01-26-2018 | Lindsay

How is one to live a moral and compassionate existence when one is fully aware of … the horror inherent in life, when one finds darkness not only in one’s culture but within oneself?  ...  One must live in the middle of contradiction, because if all contradiction were eliminated at once life would collapse.  There are simply no answers to some of the great pressing questions.  You continue to live them out, making your life a worthy expression of leaning into the light. -- Barry Lopez

A winter’s day: there is no snow, nothing pristine nor sparkling to grace the gray trees and brown, drifting leaves on the dull ground.  The bare persimmon tree lifts its fantastic limbs toward the pale sky, the branches curling and fanning into astonishing, intricate designs.  A flash of scarlet, and the cardinal flits by; the jaunty red-bellied woodpecker alights on the suet; the sweet auburn wren and blue gray titmouse trace tiny circles, all for a bit of the feeder’s birdseed to bolster the forest’s meager gleaning.  Overhead the shadowed clouds open to a patch of blue.

Community supper was a genial, homey affair: spaghetti casserole, homemade bread.  One of the youngest among us opened with this spontaneous prayer: “The stars up in the bright sky when it’s nighttime.  The people eating inside. The animals eating outside.  Amen!”  We conversed, laughed at a few jokes, heard about the hopeful plans for the garden this year and guests at the Retreat House next week. In a couple days a good friend is coming to help fell, cut, haul, and split more wood.  In preparation for that, Josh was outside this morning in suddenly warm sunshine hand splitting with an ax, trying out a new way of bundling the stumps together with chains so there is less picking up and handling of each piece of split wood. 

All this, and there are no guarantees.  We revel in the bursts of beauty in a dull day. We build community, share meals and prayers.  We work hard on wood and gardens and relationships. We offer hospitality, and retreats and strive mightily to care for the 1400 wild acres of Rolling Ridge. We endeavor to live a “moral and compassionate” existence in a myriad of ways, some small and quiet, others grand. We agree with Ann O’Shaughnessy when she says, “I truly believe it does matter what energy we put out into the world.”

It is happening all over the globe: people doing good work, living mindfully and well.  I’ve just returned from a wonderful retreat at our sister community, Dayspring; called Winter Light it was led by Jim Hall, Cheryl  Hellner, and Julie Gabrielli. Winter Light celebrated the weaving strands of dark and light, winter sparseness and the warmth of the hearth; and it called us back to a renewed sense of belonging and of the sacred all around us.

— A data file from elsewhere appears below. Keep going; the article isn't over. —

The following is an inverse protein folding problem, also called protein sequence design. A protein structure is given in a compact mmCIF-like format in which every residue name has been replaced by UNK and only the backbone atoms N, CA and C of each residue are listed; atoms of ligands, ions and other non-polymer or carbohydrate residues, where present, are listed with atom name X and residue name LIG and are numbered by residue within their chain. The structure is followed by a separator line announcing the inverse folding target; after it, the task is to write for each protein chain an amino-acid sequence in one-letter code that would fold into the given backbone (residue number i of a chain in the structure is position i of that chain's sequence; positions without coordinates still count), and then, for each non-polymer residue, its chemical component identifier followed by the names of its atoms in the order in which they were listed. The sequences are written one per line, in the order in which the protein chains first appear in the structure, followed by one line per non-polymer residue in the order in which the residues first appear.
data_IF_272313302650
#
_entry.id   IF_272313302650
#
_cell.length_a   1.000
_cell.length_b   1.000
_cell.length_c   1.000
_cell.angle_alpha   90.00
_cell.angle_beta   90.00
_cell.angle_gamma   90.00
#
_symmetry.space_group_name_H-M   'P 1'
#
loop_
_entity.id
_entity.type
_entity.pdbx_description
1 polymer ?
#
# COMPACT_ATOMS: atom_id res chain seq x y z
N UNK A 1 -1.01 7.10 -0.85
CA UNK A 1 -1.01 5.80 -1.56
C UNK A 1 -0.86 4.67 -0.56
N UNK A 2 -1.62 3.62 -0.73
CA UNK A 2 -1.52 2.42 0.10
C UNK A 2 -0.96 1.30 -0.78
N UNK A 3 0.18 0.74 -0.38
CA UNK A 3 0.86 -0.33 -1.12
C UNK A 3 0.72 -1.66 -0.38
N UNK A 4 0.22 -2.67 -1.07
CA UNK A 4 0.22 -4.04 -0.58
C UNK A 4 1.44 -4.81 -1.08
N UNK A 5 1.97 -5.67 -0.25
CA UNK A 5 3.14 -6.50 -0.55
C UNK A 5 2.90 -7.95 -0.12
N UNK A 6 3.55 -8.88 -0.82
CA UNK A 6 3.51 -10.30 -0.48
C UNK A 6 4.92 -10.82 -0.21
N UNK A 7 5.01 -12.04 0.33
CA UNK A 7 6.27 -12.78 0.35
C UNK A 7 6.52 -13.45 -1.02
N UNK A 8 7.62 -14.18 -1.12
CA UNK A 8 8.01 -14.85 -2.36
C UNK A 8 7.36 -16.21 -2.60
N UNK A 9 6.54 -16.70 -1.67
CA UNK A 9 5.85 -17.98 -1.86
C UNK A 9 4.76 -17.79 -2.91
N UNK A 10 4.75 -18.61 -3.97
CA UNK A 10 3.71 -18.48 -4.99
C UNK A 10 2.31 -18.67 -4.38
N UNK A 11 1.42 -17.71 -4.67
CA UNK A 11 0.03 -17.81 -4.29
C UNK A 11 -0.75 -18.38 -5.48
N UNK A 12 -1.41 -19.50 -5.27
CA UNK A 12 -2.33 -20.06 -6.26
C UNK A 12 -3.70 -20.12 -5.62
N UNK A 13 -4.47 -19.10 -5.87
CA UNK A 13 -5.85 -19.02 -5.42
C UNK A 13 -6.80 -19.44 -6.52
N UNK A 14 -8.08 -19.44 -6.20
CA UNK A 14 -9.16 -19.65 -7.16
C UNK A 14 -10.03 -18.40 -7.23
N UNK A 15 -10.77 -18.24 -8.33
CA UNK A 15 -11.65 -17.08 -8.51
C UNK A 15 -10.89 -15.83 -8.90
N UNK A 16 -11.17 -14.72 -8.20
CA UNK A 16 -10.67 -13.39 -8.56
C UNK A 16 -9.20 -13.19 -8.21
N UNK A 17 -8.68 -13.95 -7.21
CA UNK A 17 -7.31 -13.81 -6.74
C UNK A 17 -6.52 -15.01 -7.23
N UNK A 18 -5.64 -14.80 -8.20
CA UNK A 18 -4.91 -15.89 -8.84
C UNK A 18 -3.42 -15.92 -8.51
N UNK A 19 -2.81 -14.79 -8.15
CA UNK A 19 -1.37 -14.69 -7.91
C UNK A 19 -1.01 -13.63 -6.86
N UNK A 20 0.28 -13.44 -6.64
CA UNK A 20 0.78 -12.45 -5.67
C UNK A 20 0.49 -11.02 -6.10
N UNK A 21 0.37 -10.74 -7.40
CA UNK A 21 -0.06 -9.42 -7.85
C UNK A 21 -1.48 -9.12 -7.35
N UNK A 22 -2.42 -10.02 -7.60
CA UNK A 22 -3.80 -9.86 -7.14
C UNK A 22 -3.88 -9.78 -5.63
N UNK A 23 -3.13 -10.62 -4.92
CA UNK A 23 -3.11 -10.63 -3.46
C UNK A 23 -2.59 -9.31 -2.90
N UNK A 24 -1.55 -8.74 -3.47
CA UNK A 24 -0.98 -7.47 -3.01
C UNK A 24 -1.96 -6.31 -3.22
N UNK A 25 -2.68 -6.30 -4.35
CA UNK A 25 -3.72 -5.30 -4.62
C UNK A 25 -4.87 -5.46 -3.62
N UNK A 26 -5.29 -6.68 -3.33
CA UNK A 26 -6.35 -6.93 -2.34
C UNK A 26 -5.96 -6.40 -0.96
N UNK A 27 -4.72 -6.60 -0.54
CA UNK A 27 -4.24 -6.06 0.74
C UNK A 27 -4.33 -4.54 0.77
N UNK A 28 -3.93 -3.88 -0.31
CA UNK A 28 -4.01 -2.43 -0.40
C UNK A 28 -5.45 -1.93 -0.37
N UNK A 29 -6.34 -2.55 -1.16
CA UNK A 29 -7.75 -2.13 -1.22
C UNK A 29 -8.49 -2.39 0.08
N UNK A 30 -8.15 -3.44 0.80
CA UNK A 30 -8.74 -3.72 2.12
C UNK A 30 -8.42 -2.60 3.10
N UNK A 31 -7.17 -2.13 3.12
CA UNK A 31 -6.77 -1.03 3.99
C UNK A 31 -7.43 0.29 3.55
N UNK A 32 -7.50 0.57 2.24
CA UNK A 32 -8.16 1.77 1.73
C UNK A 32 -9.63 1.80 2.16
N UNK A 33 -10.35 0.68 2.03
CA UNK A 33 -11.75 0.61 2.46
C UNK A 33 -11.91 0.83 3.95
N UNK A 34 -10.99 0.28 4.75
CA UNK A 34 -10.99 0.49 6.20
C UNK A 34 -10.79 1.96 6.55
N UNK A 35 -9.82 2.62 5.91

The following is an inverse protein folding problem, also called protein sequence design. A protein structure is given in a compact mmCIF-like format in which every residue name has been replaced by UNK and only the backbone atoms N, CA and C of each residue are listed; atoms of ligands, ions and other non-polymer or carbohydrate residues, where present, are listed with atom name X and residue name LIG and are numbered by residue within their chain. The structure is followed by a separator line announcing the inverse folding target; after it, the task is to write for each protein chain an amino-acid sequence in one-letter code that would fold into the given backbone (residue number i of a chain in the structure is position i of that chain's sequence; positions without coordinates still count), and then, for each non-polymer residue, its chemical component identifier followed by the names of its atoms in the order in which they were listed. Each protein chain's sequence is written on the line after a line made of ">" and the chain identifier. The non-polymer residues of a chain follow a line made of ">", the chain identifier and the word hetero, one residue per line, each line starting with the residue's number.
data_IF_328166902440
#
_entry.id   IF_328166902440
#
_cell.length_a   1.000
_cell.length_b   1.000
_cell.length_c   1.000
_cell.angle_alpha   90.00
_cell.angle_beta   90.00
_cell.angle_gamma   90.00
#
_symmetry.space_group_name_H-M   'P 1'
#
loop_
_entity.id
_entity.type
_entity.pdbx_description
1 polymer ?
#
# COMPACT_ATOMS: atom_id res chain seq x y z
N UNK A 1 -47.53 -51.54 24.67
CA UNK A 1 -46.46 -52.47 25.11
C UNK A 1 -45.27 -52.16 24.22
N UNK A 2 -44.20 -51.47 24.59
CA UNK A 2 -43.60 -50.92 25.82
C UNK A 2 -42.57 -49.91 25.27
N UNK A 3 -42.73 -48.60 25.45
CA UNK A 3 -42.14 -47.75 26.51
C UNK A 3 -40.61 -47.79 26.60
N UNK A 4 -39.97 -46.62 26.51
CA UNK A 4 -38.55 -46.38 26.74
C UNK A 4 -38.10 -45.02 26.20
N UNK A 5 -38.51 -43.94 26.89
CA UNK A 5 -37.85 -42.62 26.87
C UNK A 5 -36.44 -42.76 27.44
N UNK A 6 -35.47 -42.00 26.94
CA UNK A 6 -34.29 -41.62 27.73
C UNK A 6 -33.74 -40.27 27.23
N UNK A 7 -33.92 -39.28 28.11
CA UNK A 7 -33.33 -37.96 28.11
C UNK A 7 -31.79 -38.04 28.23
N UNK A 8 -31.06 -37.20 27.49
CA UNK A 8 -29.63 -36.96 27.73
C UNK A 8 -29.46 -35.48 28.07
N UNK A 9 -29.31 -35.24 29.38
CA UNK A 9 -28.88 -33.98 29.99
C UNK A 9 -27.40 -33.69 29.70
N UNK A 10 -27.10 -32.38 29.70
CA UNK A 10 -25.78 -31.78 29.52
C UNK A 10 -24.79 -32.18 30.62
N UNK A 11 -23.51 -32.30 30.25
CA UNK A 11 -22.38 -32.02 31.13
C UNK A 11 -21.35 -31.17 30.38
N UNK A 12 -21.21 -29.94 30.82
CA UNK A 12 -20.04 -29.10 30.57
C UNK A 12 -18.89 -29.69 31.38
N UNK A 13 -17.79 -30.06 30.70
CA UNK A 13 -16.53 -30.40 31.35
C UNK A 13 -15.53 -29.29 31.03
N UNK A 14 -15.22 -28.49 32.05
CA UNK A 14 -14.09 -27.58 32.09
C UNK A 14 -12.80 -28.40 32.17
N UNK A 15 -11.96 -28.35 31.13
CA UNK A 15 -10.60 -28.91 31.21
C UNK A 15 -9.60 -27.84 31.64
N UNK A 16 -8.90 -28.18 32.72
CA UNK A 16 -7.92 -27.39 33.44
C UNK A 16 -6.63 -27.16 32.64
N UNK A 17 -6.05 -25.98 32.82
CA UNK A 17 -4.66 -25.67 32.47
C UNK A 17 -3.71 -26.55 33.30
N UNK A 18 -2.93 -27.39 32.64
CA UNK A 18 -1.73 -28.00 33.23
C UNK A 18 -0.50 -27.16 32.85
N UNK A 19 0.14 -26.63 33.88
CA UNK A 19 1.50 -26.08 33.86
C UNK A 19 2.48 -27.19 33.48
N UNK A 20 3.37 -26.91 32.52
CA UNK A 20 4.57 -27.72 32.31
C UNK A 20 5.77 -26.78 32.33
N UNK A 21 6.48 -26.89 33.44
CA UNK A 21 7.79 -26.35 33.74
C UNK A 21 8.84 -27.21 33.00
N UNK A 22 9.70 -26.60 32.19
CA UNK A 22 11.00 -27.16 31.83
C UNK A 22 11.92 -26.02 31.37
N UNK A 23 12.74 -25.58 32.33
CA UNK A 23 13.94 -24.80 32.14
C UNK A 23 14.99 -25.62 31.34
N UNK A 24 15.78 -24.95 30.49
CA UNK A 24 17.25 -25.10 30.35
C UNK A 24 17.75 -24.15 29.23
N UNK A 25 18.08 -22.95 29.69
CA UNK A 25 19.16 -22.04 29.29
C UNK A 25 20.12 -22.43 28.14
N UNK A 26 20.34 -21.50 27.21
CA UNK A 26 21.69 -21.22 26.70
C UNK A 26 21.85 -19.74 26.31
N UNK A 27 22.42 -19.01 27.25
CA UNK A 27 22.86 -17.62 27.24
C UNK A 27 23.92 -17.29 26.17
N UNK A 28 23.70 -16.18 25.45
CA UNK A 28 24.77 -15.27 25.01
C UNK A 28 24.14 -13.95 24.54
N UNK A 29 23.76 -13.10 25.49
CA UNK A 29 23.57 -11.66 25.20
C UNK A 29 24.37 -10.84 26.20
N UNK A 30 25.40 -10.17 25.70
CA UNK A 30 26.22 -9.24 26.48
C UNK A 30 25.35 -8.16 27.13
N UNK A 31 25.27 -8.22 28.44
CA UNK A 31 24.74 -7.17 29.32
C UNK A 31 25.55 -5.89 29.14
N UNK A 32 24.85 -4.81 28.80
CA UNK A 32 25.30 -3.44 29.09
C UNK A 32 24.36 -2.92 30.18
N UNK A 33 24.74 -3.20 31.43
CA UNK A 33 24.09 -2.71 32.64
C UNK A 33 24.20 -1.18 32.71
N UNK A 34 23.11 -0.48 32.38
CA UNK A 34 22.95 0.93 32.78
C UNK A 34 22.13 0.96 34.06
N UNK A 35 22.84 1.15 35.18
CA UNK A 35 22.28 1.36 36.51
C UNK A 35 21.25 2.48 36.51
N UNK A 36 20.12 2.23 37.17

We lean into the light and know its warmth. And we are swathed in wintry darkness within and without, in culture and politics and the deeply shadowed corners of psyche and heart.  Pondering this strange existence, I went the other morning to where the Perimeter Trail crosses Deer Spring Creek. The trail slopes and curves into a little valley, around fallen trees and lichen-kissed rock.  The creek had a sheen of ice, its stones all collared in white.  I waded through the brown leaves near the edge, crunching and shuffling, and at last stopped and listened. I heard music.  The water under the delicately frozen surface was flowing. Slowly widening circles appeared, the sparkling water danced under a thin mirror, then poured out through every opening, tumbling down the shallow fall.


There is such a thing as grace. Grace is the territory between the troubling dark and the yearned for light, adhering them both, filling the essential space between them. It is where we fall when we don’t fret, but instead land quietly and linger, letting the questions with no answers swirl above us. Mary Oliver called it, “The Place I Want to Get Back To”.  She told the story thus in her collection called Thirst, which in closing I share with you now:

The Place I Want to Get Back To

is where
     in the pinewoods
         in the moments between
              the darkness

and first light
     two deer
         came walking down the hill
              and when they saw me

they said to one another, okay,
     this one is okay,
         let’s see who she is
              and why she is sitting

on the ground, like that,
     so quiet, as if
         asleep, or in a dream,
              but, anyway, harmless;

and so they came
     on their slender legs
         and gazed upon me
              not unlike the way

I go out to the dunes and look
     and look and look
         into the faces of the flowers;
              and then one of them leaned forward

and nuzzled my hand, and what can my life
     bring to me that could exceed
         that brief moment?
              For twenty years

I have gone every day to the same woods,
     not waiting, exactly, just lingering.
         Such gifts, bestowed,
              can’t be repeated.

If you want to talk about this
     come to visit.  I live in the house
         near the corner, which I have named